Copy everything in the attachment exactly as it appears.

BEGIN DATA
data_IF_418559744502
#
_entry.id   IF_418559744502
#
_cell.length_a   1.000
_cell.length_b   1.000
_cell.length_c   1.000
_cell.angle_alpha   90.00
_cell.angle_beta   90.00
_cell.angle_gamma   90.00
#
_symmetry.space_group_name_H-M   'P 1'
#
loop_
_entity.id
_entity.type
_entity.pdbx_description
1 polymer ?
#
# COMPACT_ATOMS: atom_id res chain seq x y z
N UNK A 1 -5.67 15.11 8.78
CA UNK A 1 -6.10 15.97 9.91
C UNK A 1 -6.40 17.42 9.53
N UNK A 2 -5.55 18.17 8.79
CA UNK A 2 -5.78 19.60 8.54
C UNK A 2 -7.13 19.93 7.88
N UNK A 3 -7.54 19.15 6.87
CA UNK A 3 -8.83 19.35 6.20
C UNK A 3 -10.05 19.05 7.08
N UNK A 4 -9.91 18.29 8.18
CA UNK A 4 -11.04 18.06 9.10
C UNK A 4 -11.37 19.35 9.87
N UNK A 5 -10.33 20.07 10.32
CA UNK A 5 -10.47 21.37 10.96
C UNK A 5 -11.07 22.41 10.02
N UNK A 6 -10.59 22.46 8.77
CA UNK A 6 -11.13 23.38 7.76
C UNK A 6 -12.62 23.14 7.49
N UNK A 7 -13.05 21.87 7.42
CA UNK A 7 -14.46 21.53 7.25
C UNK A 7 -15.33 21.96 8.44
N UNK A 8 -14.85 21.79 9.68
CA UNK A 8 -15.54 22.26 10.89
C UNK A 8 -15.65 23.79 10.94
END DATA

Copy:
data_IF_418559744502
#
_entry.id   IF_418559744502
#
_cell.length_a   1.000
_cell.length_b   1.000
_cell.length_c   1.000
_cell.angle_alpha   90.00
_cell.angle_beta   90.00
_cell.angle_gamma   90.00
#
_symmetry.space_group_name_H-M   'P 1'
#
loop_
_entity.id
_entity.type
_entity.pdbx_description
1 polymer ?
#
# COMPACT_ATOMS: atom_id res chain seq x y z
N UNK A 1 -5.67 15.11 8.78
CA UNK A 1 -6.10 15.97 9.91
C UNK A 1 -6.40 17.42 9.53
N UNK A 2 -5.55 18.17 8.79
CA UNK A 2 -5.78 19.60 8.54
C UNK A 2 -7.13 19.93 7.88
N UNK A 3 -7.54 19.15 6.87
CA UNK A 3 -8.83 19.35 6.20
C UNK A 3 -10.05 19.05 7.08
N UNK A 4 -9.91 18.29 8.18
CA UNK A 4 -11.04 18.06 9.10
C UNK A 4 -11.37 19.35 9.87
N UNK A 5 -10.33 20.07 10.32
CA UNK A 5 -10.47 21.37 10.96
C UNK A 5 -11.07 22.41 10.02
N UNK A 6 -10.59 22.46 8.77
CA UNK A 6 -11.13 23.38 7.76
C UNK A 6 -12.62 23.14 7.49
N UNK A 7 -13.05 21.87 7.42
CA UNK A 7 -14.46 21.53 7.25
C UNK A 7 -15.33 21.96 8.44
N UNK A 8 -14.85 21.79 9.68
CA UNK A 8 -15.54 22.26 10.89
C UNK A 8 -15.65 23.79 10.94